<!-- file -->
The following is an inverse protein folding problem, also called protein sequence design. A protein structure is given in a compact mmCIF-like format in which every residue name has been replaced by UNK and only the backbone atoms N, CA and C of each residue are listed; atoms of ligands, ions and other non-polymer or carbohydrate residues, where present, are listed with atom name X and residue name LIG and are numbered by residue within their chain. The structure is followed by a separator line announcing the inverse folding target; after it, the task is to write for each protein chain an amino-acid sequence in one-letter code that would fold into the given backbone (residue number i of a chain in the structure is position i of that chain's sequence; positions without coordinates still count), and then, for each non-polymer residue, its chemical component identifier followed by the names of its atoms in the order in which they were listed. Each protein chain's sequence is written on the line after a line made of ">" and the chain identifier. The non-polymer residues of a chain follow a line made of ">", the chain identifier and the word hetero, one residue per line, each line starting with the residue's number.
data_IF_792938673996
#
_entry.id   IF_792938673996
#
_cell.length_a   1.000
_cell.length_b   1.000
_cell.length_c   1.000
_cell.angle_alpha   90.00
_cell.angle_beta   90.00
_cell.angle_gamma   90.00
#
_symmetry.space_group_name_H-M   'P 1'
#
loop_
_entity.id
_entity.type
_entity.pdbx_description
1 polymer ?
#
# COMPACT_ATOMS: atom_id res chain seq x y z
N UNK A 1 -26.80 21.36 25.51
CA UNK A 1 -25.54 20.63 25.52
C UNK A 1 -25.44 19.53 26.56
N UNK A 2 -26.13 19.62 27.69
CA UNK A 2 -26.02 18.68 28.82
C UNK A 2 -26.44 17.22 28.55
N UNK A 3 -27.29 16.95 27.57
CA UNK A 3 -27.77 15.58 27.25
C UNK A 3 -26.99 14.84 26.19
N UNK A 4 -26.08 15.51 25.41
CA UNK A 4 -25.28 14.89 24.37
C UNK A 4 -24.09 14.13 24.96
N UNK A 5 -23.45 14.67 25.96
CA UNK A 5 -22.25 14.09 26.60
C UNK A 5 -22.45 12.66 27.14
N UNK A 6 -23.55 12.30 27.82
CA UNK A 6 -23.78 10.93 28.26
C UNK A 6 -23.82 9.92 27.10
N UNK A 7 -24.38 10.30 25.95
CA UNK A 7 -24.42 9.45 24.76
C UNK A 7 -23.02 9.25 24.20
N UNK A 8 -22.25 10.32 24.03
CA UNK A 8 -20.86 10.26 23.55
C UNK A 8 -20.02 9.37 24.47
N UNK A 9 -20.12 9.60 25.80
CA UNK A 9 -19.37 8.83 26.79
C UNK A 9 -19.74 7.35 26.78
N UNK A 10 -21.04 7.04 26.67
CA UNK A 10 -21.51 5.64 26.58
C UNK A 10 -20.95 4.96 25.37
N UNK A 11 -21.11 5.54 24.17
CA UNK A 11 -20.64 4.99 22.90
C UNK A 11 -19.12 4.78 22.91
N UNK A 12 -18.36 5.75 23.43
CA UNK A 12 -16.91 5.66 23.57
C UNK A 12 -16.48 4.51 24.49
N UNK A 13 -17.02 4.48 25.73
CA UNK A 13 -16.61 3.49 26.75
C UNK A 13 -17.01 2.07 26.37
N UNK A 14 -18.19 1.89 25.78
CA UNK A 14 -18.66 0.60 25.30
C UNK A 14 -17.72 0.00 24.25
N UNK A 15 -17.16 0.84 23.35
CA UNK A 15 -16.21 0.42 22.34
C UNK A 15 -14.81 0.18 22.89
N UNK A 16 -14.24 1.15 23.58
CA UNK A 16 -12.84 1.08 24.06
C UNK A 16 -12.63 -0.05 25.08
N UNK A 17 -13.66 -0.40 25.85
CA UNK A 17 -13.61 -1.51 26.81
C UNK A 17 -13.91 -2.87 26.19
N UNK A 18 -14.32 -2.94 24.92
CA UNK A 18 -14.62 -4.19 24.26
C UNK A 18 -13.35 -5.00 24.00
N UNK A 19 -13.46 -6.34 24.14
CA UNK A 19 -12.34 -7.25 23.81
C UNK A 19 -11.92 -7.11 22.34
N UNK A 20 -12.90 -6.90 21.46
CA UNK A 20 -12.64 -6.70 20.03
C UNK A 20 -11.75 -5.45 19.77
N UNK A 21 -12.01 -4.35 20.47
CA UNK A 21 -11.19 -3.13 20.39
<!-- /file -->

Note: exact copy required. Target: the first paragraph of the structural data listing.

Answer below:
The following is an inverse protein folding problem, also called protein sequence design. A protein structure is given in a compact mmCIF-like format in which every residue name has been replaced by UNK and only the backbone atoms N, CA and C of each residue are listed; atoms of ligands, ions and other non-polymer or carbohydrate residues, where present, are listed with atom name X and residue name LIG and are numbered by residue within their chain. The structure is followed by a separator line announcing the inverse folding target; after it, the task is to write for each protein chain an amino-acid sequence in one-letter code that would fold into the given backbone (residue number i of a chain in the structure is position i of that chain's sequence; positions without coordinates still count), and then, for each non-polymer residue, its chemical component identifier followed by the names of its atoms in the order in which they were listed. Each protein chain's sequence is written on the line after a line made of ">" and the chain identifier. The non-polymer residues of a chain follow a line made of ">", the chain identifier and the word hetero, one residue per line, each line starting with the residue's number.